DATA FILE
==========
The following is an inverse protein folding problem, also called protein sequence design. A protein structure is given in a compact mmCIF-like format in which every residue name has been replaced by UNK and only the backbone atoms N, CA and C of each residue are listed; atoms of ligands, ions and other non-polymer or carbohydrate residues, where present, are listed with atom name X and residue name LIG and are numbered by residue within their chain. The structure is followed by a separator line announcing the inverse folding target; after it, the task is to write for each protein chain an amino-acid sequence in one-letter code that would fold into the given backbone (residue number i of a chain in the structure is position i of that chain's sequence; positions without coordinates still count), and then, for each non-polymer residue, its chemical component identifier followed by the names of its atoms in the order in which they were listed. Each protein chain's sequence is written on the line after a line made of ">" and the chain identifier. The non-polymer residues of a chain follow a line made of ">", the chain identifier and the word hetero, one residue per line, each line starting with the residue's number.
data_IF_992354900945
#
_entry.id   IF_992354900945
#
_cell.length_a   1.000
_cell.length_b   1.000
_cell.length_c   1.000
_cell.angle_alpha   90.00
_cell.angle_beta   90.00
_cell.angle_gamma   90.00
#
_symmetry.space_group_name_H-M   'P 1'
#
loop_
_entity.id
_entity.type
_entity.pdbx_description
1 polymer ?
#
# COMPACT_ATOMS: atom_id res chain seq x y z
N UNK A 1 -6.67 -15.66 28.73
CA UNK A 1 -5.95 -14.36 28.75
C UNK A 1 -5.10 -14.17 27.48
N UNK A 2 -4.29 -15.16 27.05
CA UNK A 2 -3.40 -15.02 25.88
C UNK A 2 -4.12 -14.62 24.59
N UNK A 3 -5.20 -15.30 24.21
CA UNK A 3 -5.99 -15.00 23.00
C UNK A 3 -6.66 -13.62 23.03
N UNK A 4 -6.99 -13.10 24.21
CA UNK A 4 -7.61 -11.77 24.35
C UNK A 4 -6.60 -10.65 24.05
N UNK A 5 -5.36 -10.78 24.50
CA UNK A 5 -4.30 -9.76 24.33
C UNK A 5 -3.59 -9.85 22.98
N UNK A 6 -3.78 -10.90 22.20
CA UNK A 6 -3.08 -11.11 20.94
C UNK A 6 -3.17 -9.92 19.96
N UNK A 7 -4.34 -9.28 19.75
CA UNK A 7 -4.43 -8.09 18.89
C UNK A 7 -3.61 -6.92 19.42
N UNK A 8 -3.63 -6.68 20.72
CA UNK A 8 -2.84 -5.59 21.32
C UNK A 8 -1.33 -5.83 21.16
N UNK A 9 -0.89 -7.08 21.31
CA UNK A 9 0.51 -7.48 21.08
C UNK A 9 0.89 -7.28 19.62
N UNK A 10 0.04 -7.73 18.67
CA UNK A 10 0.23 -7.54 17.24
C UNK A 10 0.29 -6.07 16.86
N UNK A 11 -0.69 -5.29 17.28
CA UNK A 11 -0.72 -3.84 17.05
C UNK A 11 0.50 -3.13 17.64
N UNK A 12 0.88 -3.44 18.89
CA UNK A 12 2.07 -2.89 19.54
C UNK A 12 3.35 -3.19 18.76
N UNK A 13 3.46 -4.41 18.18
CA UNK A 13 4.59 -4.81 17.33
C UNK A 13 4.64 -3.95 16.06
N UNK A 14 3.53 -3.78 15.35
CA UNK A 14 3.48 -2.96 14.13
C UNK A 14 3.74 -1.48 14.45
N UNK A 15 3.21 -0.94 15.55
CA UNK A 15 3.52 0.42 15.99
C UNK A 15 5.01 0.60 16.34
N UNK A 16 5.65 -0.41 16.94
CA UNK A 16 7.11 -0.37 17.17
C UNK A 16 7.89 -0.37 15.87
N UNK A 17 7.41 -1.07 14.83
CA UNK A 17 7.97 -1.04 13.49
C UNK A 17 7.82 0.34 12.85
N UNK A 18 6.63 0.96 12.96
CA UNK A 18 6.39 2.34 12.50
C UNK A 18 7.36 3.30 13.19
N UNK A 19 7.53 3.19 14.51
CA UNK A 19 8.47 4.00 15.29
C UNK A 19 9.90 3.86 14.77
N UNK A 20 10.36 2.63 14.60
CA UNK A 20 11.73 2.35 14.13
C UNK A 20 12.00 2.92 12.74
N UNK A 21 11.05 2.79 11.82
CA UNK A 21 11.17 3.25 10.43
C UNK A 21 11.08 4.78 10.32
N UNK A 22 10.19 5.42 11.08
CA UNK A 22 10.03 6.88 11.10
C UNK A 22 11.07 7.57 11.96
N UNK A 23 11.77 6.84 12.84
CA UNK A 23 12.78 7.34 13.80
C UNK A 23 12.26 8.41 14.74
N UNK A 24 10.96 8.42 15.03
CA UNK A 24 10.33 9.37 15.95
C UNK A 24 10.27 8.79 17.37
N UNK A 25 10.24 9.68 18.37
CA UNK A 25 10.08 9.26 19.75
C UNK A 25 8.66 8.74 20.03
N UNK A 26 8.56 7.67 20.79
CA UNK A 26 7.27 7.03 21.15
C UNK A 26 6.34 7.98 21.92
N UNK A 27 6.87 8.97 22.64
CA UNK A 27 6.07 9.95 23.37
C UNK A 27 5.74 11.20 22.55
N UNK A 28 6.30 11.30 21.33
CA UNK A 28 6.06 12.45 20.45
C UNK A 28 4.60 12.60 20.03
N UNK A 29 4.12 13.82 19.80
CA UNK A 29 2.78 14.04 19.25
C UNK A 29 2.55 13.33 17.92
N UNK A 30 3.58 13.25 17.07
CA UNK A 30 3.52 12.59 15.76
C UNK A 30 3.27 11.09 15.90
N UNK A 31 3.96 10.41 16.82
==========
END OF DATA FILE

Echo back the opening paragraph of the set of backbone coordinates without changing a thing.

The following is an inverse protein folding problem, also called protein sequence design. A protein structure is given in a compact mmCIF-like format in which every residue name has been replaced by UNK and only the backbone atoms N, CA and C of each residue are listed; atoms of ligands, ions and other non-polymer or carbohydrate residues, where present, are listed with atom name X and residue name LIG and are numbered by residue within their chain. The structure is followed by a separator line announcing the inverse folding target; after it, the task is to write for each protein chain an amino-acid sequence in one-letter code that would fold into the given backbone (residue number i of a chain in the structure is position i of that chain's sequence; positions without coordinates still count), and then, for each non-polymer residue, its chemical component identifier followed by the names of its atoms in the order in which they were listed. Each protein chain's sequence is written on the line after a line made of ">" and the chain identifier. The non-polymer residues of a chain follow a line made of ">", the chain identifier and the word hetero, one residue per line, each line starting with the residue's number.